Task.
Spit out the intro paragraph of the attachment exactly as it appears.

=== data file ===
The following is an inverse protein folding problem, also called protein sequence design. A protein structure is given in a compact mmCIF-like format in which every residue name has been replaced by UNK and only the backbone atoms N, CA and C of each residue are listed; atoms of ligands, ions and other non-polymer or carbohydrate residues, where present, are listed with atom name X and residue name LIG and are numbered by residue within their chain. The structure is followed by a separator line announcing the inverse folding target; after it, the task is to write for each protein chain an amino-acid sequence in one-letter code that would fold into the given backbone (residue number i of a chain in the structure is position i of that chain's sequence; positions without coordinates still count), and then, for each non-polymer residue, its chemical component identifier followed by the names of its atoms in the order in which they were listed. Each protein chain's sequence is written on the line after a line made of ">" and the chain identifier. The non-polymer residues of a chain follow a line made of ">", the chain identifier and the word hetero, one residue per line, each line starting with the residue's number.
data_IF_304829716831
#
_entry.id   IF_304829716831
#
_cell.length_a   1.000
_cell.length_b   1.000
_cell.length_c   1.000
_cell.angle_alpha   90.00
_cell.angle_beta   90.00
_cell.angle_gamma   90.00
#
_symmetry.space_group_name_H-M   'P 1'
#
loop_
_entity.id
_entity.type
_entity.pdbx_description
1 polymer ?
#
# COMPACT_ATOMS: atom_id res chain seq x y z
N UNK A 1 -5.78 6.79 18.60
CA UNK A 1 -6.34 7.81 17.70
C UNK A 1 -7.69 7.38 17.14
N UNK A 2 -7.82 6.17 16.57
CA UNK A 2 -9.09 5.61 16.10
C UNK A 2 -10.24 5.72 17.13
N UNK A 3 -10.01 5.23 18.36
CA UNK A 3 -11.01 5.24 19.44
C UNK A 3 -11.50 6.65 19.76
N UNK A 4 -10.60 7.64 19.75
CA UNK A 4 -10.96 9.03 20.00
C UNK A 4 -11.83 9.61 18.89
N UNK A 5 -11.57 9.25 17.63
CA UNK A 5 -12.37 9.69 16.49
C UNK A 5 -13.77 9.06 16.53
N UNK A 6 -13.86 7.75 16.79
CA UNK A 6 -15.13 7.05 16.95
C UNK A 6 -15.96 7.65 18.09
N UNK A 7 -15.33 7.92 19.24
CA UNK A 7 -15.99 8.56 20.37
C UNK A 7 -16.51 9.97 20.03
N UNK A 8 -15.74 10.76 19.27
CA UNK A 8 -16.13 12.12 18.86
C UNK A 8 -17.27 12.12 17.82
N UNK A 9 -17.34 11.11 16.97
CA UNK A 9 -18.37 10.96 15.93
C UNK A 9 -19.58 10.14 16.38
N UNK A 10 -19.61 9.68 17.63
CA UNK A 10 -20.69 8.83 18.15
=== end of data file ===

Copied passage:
The following is an inverse protein folding problem, also called protein sequence design. A protein structure is given in a compact mmCIF-like format in which every residue name has been replaced by UNK and only the backbone atoms N, CA and C of each residue are listed; atoms of ligands, ions and other non-polymer or carbohydrate residues, where present, are listed with atom name X and residue name LIG and are numbered by residue within their chain. The structure is followed by a separator line announcing the inverse folding target; after it, the task is to write for each protein chain an amino-acid sequence in one-letter code that would fold into the given backbone (residue number i of a chain in the structure is position i of that chain's sequence; positions without coordinates still count), and then, for each non-polymer residue, its chemical component identifier followed by the names of its atoms in the order in which they were listed. Each protein chain's sequence is written on the line after a line made of ">" and the chain identifier. The non-polymer residues of a chain follow a line made of ">", the chain identifier and the word hetero, one residue per line, each line starting with the residue's number.